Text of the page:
"Perfectionists need to realize they are actually trying to compete with God."
Ouch. A found this quote on the sidebar of a New York Times article, entitled "Unhappy? Self-critical? Maybe you're just a perfectionist". It came from the reader comment section, presumably after its author read the article linked here. It's a good article, but definitely convicting. It talks about the perfectionist tendency to take various aphorisms, such as "Be all that you can be" or "Never settle for less than your best", to an extreme, and discusses the different manifestations of perfectionism.
As the article states, many perfectionists are proud of their "perfection". Ouch again - how did they know that? I am, admittedly, a perfectionist through and through, the kind that strives to live up to my own standards and has a tendency to feel depressed when I don't. I'm less a perfectionist than some people I know, but isn't it always easy to find someone who's "worse" than you are?
Here's another quote, then a brief story: "If you can’t tolerate your worst, at least once in a while, how true to yourself can you be?"
My "worst" came out at work this week; we've been working to get a proposal approved in a new system at work and finally got a positive decision on it Friday. I was thrilled, for two minutes. I was looking at the dollar amounts approved and thought to myself, "That's not right..." To make a long story short, when I dove into the details and rechecked the proposal with the approval form, I realized I had made a mistake on the approval form, giving the impression we were seeking approval for a much smaller grant. And this after a battle that has lasted 5-6 weeks.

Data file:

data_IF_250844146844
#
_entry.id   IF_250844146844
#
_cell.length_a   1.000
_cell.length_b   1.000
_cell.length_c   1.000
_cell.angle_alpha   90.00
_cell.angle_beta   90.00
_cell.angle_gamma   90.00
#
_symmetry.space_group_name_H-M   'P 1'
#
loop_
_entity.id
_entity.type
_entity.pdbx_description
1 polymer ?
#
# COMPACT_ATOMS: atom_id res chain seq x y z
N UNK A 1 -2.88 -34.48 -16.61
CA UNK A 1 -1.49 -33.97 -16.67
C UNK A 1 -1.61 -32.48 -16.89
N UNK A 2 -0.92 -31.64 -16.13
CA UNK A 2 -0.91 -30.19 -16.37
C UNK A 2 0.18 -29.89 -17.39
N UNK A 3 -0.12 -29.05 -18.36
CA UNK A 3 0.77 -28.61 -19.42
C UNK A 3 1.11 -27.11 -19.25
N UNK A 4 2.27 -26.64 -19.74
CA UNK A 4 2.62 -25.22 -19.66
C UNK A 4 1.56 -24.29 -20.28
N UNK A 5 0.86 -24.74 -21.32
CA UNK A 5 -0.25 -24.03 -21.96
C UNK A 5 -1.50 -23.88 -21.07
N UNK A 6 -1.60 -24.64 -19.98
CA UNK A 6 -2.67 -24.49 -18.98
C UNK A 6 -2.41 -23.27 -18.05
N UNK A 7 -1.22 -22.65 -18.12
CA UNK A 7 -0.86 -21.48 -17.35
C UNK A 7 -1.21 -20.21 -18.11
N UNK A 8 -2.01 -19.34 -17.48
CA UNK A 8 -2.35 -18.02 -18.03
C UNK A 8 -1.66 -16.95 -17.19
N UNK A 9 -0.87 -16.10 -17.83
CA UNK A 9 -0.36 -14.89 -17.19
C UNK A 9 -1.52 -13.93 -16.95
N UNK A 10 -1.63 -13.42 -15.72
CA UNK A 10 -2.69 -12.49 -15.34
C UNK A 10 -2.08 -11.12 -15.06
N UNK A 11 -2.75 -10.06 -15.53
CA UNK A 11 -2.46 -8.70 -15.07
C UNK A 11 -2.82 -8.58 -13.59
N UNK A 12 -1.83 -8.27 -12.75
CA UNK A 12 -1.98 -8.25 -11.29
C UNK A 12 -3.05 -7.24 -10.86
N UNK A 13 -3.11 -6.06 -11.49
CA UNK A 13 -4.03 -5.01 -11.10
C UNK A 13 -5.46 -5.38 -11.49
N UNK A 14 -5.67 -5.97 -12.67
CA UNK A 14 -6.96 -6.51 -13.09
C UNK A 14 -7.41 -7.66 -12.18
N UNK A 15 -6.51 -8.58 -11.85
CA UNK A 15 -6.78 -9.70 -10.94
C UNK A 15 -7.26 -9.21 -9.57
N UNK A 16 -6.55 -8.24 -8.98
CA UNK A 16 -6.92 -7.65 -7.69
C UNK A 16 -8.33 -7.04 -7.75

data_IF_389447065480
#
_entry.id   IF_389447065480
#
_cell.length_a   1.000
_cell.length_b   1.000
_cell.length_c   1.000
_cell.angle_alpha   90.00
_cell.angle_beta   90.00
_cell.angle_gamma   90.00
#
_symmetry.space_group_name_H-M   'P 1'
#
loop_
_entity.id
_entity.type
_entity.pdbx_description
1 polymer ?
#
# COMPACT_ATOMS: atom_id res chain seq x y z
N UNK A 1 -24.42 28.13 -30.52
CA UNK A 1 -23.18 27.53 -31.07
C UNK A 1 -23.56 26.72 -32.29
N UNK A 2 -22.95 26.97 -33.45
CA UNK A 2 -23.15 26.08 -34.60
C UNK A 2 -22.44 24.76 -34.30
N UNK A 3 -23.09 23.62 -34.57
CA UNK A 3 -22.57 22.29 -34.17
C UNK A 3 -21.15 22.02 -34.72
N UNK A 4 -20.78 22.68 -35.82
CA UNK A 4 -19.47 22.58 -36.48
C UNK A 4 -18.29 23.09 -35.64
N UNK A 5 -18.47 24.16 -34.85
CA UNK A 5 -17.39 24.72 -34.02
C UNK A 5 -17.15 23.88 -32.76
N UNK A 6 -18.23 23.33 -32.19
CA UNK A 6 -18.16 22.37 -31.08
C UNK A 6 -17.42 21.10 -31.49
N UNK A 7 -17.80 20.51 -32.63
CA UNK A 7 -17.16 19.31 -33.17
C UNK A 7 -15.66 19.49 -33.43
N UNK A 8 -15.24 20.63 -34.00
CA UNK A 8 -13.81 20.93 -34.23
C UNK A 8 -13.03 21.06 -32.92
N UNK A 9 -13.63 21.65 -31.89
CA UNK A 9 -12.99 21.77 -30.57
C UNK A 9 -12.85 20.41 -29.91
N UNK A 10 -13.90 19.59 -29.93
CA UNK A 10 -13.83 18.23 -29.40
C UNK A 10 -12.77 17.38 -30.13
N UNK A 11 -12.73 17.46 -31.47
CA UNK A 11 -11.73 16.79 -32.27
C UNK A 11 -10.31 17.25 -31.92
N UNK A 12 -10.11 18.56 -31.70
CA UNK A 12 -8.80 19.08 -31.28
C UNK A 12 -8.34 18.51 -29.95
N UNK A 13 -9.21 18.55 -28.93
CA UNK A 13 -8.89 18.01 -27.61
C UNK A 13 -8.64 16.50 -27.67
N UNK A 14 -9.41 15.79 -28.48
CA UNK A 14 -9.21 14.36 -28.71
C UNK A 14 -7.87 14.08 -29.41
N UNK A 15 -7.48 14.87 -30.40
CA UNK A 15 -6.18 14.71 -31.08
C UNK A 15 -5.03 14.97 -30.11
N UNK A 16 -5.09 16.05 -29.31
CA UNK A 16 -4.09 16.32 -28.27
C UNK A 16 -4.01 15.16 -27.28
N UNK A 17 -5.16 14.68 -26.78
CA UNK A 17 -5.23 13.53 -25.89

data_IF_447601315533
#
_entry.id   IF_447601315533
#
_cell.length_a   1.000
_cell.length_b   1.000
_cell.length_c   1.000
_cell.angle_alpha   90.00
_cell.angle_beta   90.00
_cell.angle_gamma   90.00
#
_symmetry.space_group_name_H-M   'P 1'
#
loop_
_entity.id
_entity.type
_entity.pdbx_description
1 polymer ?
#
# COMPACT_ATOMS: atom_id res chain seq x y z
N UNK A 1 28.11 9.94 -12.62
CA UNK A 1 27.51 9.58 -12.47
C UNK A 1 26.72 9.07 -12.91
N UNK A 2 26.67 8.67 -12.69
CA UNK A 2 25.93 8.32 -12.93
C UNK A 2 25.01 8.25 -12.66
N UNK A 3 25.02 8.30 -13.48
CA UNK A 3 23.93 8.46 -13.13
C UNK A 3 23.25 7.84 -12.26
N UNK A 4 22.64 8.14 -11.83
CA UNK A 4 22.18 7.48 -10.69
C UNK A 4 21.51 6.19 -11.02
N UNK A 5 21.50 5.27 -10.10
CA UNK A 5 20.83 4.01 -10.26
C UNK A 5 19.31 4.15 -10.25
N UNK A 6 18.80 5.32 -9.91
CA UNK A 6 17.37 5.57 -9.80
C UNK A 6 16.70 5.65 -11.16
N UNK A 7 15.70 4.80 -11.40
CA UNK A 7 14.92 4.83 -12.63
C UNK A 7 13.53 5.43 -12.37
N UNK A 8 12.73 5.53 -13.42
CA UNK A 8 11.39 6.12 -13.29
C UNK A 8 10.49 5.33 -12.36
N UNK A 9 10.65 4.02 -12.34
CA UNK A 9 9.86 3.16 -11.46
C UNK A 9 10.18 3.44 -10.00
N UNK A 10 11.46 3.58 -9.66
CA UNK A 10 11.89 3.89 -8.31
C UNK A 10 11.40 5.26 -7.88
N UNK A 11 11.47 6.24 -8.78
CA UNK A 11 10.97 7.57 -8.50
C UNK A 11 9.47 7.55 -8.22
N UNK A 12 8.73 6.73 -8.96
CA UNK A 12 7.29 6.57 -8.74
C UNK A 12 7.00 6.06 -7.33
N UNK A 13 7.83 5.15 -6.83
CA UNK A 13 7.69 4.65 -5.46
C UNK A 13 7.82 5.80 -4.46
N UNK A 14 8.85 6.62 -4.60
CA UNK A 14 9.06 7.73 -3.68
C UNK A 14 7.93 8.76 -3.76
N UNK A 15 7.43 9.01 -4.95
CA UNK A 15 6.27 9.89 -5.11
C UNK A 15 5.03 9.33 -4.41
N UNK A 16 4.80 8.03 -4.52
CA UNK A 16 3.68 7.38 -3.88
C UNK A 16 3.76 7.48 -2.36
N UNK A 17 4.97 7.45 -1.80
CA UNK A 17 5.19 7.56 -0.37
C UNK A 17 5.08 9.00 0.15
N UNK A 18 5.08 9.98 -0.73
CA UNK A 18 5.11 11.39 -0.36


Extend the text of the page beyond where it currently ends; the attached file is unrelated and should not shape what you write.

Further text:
I wanted to crawl under my desk and hide, or bang my head against the wall. Okay, maybe not anything that extreme, but I was so frustrated with myself! It turned out fine in the end and I think it's actually best we had a smaller amount approved - fund raising will be easier in phases and we likely wouldn't have gotten approval for the larger amount in the first place - but it was still so frustrating. How could I miss such an important detail? Will I ever get this job "right"? Of course these are the very self-critical and depression-inducing thoughts the NY Times article discusses, but I have a hard time turning them off because most of the time I believe I'm better than that.
Thank God for NY Times articles that remind me of the truth - I'm not all I think I am!